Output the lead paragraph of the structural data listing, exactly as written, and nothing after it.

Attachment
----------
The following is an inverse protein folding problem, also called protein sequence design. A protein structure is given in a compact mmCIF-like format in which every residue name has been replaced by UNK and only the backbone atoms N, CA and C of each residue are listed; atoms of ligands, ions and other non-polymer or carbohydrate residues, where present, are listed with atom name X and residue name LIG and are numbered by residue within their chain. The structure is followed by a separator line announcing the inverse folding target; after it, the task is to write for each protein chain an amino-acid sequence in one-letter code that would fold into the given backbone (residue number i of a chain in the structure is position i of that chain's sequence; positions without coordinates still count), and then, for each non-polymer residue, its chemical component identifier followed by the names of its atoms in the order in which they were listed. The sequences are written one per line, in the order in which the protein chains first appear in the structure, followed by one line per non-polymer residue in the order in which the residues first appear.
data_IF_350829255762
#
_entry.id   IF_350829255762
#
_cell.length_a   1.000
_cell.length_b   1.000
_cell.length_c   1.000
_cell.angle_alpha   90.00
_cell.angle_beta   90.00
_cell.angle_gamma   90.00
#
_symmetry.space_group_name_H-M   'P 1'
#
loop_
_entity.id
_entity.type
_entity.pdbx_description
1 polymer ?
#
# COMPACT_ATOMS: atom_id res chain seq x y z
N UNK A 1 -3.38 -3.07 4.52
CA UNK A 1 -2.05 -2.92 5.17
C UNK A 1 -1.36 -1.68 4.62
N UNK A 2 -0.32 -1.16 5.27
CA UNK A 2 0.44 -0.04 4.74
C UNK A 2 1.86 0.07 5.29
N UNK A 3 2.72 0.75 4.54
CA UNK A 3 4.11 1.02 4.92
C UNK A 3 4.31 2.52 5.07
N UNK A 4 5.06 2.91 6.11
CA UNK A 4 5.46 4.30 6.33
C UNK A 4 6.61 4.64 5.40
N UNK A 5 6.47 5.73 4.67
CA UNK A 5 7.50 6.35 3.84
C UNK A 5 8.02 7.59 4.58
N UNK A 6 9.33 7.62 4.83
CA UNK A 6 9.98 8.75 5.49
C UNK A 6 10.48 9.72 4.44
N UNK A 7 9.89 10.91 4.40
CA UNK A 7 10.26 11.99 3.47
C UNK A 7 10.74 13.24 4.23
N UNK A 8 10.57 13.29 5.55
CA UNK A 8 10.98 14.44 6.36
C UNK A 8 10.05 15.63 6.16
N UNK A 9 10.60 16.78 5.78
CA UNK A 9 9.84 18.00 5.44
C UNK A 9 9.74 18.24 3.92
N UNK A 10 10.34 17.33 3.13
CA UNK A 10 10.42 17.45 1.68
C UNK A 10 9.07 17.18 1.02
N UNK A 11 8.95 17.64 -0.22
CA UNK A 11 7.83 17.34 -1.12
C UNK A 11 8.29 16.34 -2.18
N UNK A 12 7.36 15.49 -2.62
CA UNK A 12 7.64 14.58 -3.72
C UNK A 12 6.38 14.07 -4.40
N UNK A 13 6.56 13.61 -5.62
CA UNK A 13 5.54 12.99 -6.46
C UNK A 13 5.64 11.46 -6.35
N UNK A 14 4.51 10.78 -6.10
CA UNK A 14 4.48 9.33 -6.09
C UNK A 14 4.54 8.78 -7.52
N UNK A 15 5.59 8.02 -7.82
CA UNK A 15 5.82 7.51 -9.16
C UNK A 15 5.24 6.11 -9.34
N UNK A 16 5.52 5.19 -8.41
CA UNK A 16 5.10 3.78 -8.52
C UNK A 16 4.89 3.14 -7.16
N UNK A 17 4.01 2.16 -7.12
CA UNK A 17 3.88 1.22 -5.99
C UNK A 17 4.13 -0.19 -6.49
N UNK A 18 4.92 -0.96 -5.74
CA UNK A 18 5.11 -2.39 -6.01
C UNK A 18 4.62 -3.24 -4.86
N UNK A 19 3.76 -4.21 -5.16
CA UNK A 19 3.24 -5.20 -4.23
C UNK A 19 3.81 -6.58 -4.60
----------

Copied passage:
The following is an inverse protein folding problem, also called protein sequence design. A protein structure is given in a compact mmCIF-like format in which every residue name has been replaced by UNK and only the backbone atoms N, CA and C of each residue are listed; atoms of ligands, ions and other non-polymer or carbohydrate residues, where present, are listed with atom name X and residue name LIG and are numbered by residue within their chain. The structure is followed by a separator line announcing the inverse folding target; after it, the task is to write for each protein chain an amino-acid sequence in one-letter code that would fold into the given backbone (residue number i of a chain in the structure is position i of that chain's sequence; positions without coordinates still count), and then, for each non-polymer residue, its chemical component identifier followed by the names of its atoms in the order in which they were listed. The sequences are written one per line, in the order in which the protein chains first appear in the structure, followed by one line per non-polymer residue in the order in which the residues first appear.